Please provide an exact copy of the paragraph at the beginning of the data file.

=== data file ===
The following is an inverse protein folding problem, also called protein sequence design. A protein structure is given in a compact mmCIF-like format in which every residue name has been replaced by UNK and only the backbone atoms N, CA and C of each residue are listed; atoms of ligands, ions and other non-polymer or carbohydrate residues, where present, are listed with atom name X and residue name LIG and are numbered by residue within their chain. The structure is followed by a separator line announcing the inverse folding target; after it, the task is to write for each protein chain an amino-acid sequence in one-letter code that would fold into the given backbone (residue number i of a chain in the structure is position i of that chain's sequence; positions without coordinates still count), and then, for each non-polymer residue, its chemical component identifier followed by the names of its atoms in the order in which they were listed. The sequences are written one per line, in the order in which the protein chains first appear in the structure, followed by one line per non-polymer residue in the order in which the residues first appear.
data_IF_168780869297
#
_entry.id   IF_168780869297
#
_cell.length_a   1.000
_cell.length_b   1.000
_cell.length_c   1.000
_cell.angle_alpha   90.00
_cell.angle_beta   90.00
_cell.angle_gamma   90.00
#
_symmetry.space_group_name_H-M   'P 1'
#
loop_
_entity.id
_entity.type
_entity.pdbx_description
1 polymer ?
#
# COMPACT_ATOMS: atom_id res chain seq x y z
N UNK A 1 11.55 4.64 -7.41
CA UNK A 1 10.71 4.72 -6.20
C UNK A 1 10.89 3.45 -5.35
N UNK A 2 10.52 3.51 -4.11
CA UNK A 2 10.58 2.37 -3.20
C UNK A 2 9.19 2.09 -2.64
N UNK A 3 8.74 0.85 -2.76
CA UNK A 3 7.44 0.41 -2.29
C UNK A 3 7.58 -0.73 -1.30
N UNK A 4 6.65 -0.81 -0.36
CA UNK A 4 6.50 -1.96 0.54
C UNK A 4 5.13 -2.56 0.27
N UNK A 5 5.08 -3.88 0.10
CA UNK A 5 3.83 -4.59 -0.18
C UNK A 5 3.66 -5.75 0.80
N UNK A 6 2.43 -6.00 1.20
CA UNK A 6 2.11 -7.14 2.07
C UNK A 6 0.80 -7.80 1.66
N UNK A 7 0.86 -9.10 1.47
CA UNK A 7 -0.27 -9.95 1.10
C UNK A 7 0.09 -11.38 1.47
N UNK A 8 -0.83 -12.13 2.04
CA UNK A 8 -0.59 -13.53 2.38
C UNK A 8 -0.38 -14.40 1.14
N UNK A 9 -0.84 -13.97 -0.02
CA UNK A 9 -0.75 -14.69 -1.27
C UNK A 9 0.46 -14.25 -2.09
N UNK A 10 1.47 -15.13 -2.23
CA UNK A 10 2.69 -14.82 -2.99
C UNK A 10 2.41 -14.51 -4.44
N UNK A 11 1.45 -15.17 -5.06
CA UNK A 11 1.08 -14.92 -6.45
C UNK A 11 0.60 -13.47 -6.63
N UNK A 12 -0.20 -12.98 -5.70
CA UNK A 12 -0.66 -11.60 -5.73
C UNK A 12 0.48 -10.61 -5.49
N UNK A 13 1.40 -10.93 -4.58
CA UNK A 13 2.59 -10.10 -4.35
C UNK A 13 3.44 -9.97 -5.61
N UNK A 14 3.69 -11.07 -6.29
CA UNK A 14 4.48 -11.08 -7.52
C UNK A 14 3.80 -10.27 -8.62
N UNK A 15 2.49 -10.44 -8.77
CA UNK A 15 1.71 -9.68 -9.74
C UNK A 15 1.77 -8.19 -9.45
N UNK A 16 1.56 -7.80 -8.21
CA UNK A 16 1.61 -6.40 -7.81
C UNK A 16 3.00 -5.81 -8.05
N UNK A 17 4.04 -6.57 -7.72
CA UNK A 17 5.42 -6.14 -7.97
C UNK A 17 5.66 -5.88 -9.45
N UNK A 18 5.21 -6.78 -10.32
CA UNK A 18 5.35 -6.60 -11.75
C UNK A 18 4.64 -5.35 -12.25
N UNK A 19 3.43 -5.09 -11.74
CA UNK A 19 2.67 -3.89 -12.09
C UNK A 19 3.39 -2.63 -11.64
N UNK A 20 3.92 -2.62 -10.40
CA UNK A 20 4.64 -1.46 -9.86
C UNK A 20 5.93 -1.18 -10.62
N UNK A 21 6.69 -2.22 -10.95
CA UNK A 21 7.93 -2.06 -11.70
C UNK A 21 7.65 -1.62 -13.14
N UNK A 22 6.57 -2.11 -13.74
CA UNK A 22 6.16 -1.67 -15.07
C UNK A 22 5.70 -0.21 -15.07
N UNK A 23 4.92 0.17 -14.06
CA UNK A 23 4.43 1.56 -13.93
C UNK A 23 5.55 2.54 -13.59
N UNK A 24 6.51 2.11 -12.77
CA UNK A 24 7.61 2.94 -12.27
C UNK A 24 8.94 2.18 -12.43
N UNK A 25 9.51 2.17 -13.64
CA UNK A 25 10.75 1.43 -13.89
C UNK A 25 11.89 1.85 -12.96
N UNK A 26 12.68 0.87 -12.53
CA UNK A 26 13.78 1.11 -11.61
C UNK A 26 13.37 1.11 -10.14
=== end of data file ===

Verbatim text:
The following is an inverse protein folding problem, also called protein sequence design. A protein structure is given in a compact mmCIF-like format in which every residue name has been replaced by UNK and only the backbone atoms N, CA and C of each residue are listed; atoms of ligands, ions and other non-polymer or carbohydrate residues, where present, are listed with atom name X and residue name LIG and are numbered by residue within their chain. The structure is followed by a separator line announcing the inverse folding target; after it, the task is to write for each protein chain an amino-acid sequence in one-letter code that would fold into the given backbone (residue number i of a chain in the structure is position i of that chain's sequence; positions without coordinates still count), and then, for each non-polymer residue, its chemical component identifier followed by the names of its atoms in the order in which they were listed. The sequences are written one per line, in the order in which the protein chains first appear in the structure, followed by one line per non-polymer residue in the order in which the residues first appear.